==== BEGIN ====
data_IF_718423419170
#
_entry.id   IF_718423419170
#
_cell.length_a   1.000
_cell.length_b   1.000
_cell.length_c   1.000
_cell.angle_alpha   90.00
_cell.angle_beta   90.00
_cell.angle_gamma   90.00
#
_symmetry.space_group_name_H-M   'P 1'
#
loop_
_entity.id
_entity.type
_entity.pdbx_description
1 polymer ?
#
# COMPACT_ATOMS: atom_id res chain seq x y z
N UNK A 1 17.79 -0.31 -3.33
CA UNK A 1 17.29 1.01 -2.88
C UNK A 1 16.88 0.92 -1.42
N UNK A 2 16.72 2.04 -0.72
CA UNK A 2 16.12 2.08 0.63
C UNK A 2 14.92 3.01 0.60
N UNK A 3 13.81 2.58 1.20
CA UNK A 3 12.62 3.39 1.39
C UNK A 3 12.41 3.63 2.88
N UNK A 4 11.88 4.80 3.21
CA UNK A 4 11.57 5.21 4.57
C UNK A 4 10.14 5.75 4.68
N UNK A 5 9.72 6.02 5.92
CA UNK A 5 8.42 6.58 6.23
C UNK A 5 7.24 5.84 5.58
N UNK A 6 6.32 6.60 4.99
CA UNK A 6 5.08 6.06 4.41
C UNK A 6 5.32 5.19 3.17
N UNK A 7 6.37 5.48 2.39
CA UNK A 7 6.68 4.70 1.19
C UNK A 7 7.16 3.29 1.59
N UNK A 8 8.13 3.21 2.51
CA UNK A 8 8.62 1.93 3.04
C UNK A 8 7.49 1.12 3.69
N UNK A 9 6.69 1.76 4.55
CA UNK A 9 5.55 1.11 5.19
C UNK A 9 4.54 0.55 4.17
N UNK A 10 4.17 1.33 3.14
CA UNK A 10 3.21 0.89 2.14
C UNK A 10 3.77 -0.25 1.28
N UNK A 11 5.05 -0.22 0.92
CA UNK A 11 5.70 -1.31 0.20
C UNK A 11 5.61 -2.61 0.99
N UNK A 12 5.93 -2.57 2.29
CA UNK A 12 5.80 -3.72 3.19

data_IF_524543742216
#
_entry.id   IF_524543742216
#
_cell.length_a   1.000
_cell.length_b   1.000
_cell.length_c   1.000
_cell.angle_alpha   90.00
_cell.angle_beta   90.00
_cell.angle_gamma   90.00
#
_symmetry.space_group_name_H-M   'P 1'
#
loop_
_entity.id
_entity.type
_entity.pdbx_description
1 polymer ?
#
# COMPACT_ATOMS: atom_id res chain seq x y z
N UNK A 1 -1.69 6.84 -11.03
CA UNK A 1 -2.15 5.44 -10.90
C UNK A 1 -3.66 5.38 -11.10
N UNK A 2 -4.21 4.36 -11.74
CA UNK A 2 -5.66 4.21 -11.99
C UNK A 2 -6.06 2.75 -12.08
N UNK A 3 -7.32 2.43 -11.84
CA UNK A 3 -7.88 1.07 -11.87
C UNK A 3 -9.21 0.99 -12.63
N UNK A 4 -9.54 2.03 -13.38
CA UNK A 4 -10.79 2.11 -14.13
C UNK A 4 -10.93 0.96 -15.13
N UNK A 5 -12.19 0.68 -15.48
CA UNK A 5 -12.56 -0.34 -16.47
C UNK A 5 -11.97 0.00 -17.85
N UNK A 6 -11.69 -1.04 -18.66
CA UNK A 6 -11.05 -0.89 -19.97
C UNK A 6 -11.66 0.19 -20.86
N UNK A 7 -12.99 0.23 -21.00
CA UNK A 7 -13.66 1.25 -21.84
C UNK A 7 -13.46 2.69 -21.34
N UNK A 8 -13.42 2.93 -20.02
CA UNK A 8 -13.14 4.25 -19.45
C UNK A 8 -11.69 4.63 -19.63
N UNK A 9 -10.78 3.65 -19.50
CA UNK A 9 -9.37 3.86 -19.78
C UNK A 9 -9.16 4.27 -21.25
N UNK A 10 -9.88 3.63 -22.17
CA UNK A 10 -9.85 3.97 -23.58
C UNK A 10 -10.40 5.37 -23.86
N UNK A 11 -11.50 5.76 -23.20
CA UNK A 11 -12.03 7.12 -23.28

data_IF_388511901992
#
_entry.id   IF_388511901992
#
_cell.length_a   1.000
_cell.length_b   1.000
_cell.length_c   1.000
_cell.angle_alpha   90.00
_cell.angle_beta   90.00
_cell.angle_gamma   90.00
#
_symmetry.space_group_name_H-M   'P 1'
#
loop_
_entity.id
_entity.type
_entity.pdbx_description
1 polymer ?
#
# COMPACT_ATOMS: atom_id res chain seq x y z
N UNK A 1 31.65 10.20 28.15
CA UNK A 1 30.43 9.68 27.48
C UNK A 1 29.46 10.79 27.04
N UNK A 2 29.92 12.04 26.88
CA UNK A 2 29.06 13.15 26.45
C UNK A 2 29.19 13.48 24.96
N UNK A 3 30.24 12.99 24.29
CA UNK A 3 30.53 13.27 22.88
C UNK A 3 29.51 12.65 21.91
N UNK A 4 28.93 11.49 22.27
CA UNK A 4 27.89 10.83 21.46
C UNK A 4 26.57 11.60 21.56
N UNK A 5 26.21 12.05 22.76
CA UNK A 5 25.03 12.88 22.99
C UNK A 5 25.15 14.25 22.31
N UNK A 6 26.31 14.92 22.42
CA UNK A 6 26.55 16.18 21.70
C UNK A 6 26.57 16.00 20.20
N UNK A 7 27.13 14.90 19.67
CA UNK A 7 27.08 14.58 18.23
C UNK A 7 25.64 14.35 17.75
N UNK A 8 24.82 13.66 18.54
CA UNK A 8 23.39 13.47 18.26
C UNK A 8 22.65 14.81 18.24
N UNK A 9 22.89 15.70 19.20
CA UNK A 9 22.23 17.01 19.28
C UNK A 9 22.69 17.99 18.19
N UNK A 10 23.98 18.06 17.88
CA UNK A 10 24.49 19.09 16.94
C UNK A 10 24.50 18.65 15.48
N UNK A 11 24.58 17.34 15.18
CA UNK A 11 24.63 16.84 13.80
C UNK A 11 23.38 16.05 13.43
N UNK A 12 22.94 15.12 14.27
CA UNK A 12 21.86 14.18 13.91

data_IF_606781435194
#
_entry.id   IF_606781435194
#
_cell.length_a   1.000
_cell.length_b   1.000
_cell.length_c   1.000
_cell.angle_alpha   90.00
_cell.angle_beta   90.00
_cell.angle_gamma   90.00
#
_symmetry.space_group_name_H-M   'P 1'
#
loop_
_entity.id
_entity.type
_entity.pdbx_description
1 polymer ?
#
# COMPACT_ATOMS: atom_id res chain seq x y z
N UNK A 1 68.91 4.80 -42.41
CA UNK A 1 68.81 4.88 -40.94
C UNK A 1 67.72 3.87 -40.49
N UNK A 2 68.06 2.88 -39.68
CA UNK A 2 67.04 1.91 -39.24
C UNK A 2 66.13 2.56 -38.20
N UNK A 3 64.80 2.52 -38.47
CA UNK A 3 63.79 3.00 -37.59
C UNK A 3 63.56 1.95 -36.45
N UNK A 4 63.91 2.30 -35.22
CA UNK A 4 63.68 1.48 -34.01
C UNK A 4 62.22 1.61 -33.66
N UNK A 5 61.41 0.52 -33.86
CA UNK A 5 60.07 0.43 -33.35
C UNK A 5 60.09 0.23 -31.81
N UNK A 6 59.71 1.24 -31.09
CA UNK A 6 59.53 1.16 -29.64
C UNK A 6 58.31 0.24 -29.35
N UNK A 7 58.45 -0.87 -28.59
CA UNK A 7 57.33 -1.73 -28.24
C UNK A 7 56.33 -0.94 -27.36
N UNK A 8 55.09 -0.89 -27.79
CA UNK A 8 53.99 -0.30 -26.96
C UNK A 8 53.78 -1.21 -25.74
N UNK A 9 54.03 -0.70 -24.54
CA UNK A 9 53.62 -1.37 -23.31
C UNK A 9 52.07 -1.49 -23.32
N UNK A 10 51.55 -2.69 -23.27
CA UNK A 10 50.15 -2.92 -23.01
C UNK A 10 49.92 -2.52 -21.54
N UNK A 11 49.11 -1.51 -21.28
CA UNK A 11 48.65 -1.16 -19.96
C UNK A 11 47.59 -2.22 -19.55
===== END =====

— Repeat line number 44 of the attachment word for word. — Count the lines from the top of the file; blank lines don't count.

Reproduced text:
C UNK A 8 7.49 1.12 3.69